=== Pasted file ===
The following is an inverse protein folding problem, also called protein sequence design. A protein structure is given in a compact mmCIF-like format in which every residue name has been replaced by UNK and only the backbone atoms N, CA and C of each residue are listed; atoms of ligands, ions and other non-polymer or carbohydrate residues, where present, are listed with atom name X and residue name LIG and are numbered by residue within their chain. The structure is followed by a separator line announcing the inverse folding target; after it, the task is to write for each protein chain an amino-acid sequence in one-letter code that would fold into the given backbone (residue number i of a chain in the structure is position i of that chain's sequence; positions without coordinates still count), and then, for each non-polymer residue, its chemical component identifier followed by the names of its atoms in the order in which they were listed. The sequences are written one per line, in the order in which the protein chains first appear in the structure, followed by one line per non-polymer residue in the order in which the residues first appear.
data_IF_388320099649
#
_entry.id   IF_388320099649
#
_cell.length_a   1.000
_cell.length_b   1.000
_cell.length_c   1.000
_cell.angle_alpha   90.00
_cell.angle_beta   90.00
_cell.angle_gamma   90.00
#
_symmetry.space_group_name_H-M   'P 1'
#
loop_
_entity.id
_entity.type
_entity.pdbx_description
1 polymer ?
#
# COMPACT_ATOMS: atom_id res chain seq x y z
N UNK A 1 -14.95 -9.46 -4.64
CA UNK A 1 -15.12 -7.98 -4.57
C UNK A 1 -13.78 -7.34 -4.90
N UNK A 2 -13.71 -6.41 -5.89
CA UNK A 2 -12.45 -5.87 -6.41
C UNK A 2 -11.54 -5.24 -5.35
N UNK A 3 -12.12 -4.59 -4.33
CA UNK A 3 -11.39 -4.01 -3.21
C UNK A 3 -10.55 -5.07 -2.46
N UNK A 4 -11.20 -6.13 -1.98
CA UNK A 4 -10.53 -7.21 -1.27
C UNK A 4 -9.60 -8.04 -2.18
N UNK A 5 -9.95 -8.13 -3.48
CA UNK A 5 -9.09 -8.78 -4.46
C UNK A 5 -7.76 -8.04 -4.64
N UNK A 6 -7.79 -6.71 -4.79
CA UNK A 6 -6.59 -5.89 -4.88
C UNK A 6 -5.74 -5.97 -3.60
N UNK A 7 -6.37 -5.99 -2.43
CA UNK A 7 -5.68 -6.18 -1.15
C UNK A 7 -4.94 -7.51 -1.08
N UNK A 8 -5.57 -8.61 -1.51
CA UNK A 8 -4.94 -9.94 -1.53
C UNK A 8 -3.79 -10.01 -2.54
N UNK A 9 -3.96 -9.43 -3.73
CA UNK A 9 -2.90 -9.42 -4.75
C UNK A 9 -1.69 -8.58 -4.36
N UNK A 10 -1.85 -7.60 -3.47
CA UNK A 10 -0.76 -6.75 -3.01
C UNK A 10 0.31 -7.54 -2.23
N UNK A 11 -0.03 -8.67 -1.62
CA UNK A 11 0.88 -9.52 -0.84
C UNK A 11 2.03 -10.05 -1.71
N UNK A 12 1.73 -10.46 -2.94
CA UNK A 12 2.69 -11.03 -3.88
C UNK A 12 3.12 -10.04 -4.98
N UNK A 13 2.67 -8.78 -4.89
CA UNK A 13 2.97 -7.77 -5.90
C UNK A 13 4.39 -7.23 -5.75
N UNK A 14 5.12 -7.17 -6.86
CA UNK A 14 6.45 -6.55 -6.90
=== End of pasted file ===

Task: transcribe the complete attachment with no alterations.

The following is an inverse protein folding problem, also called protein sequence design. A protein structure is given in a compact mmCIF-like format in which every residue name has been replaced by UNK and only the backbone atoms N, CA and C of each residue are listed; atoms of ligands, ions and other non-polymer or carbohydrate residues, where present, are listed with atom name X and residue name LIG and are numbered by residue within their chain. The structure is followed by a separator line announcing the inverse folding target; after it, the task is to write for each protein chain an amino-acid sequence in one-letter code that would fold into the given backbone (residue number i of a chain in the structure is position i of that chain's sequence; positions without coordinates still count), and then, for each non-polymer residue, its chemical component identifier followed by the names of its atoms in the order in which they were listed. The sequences are written one per line, in the order in which the protein chains first appear in the structure, followed by one line per non-polymer residue in the order in which the residues first appear.
data_IF_388320099649
#
_entry.id   IF_388320099649
#
_cell.length_a   1.000
_cell.length_b   1.000
_cell.length_c   1.000
_cell.angle_alpha   90.00
_cell.angle_beta   90.00
_cell.angle_gamma   90.00
#
_symmetry.space_group_name_H-M   'P 1'
#
loop_
_entity.id
_entity.type
_entity.pdbx_description
1 polymer ?
#
# COMPACT_ATOMS: atom_id res chain seq x y z
N UNK A 1 -14.95 -9.46 -4.64
CA UNK A 1 -15.12 -7.98 -4.57
C UNK A 1 -13.78 -7.34 -4.90
N UNK A 2 -13.71 -6.41 -5.89
CA UNK A 2 -12.45 -5.87 -6.41
C UNK A 2 -11.54 -5.24 -5.35
N UNK A 3 -12.12 -4.59 -4.33
CA UNK A 3 -11.39 -4.01 -3.21
C UNK A 3 -10.55 -5.07 -2.46
N UNK A 4 -11.20 -6.13 -1.98
CA UNK A 4 -10.53 -7.21 -1.27
C UNK A 4 -9.60 -8.04 -2.18
N UNK A 5 -9.95 -8.13 -3.48
CA UNK A 5 -9.09 -8.78 -4.46
C UNK A 5 -7.76 -8.04 -4.64
N UNK A 6 -7.79 -6.71 -4.79
CA UNK A 6 -6.59 -5.89 -4.88
C UNK A 6 -5.74 -5.97 -3.60
N UNK A 7 -6.37 -5.99 -2.43
CA UNK A 7 -5.68 -6.18 -1.15
C UNK A 7 -4.94 -7.51 -1.08
N UNK A 8 -5.57 -8.61 -1.51
CA UNK A 8 -4.94 -9.94 -1.53
C UNK A 8 -3.79 -10.01 -2.54
N UNK A 9 -3.96 -9.43 -3.73
CA UNK A 9 -2.90 -9.42 -4.75
C UNK A 9 -1.69 -8.58 -4.36
N UNK A 10 -1.85 -7.60 -3.47
CA UNK A 10 -0.76 -6.75 -3.01
C UNK A 10 0.31 -7.54 -2.23
N UNK A 11 -0.03 -8.67 -1.62
CA UNK A 11 0.88 -9.52 -0.84
C UNK A 11 2.03 -10.05 -1.71
N UNK A 12 1.73 -10.46 -2.94
CA UNK A 12 2.69 -11.03 -3.88
C UNK A 12 3.12 -10.04 -4.98
N UNK A 13 2.67 -8.78 -4.89
CA UNK A 13 2.97 -7.77 -5.90
C UNK A 13 4.39 -7.23 -5.75
N UNK A 14 5.12 -7.17 -6.86
CA UNK A 14 6.45 -6.55 -6.90